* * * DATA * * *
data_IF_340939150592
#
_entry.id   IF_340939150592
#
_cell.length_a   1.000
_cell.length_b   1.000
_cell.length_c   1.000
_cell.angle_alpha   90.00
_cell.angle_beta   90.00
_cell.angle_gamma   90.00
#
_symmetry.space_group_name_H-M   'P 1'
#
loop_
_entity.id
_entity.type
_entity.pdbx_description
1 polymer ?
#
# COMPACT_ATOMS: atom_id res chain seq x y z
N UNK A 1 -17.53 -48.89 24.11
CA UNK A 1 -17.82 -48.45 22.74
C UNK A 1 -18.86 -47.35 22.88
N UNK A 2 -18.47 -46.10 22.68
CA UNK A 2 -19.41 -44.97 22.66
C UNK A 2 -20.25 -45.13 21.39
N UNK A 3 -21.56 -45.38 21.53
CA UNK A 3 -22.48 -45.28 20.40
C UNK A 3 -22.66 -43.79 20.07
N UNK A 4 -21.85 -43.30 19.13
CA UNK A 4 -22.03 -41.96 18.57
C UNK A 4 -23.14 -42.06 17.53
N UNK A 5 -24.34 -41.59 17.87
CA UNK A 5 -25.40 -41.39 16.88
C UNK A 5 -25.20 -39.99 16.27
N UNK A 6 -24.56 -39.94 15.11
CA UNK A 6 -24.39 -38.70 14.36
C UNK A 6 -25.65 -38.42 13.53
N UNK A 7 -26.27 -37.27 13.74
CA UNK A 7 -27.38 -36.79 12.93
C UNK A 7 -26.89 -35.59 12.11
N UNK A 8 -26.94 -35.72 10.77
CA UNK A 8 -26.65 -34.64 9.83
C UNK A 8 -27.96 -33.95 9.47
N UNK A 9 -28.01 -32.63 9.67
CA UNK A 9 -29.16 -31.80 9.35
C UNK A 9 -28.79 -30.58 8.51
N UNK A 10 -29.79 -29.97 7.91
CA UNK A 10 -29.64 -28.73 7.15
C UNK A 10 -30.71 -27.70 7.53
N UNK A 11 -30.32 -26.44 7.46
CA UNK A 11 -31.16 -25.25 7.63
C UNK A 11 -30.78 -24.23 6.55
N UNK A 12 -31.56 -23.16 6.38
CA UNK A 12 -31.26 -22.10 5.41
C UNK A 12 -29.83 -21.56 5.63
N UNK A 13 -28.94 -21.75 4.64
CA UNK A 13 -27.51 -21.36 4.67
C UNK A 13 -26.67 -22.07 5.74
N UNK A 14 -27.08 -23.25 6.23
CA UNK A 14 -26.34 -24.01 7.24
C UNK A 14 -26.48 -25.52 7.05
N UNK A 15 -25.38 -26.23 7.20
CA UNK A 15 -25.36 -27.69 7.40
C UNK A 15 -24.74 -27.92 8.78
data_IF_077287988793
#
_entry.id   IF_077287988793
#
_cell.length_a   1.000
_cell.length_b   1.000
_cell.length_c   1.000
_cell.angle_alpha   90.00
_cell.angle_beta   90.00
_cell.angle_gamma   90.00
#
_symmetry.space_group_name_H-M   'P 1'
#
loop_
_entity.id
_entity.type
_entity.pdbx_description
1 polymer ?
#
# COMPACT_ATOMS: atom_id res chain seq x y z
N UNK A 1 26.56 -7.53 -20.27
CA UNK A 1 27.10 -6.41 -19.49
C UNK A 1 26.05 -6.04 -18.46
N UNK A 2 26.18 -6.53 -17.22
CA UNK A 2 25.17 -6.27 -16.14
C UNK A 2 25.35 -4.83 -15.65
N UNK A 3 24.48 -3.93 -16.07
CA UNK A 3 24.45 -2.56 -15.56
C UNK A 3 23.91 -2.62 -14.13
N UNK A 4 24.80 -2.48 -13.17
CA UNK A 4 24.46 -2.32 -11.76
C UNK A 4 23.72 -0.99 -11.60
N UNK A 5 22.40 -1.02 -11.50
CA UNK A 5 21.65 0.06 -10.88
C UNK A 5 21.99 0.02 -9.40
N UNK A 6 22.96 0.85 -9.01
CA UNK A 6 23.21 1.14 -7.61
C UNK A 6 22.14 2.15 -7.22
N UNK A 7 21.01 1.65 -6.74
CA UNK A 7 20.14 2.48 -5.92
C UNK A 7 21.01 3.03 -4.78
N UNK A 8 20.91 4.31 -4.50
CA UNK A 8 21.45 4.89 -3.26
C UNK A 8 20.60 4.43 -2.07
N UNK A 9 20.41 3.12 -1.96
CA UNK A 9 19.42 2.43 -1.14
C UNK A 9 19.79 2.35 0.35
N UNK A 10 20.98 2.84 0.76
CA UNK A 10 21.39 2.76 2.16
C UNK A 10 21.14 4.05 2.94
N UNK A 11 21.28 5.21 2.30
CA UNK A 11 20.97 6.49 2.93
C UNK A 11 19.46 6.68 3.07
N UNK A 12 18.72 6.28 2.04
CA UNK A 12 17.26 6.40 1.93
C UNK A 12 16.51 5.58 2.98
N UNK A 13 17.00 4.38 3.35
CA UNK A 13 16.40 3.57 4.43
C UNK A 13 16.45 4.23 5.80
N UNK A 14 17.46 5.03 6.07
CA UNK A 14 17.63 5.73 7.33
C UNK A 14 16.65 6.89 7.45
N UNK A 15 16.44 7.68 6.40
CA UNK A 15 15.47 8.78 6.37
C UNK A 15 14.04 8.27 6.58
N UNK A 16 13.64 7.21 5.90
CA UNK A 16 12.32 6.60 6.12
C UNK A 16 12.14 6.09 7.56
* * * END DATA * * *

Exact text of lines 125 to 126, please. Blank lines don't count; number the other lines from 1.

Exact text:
N UNK A 14 17.46 5.03 6.07
CA UNK A 14 17.63 5.73 7.33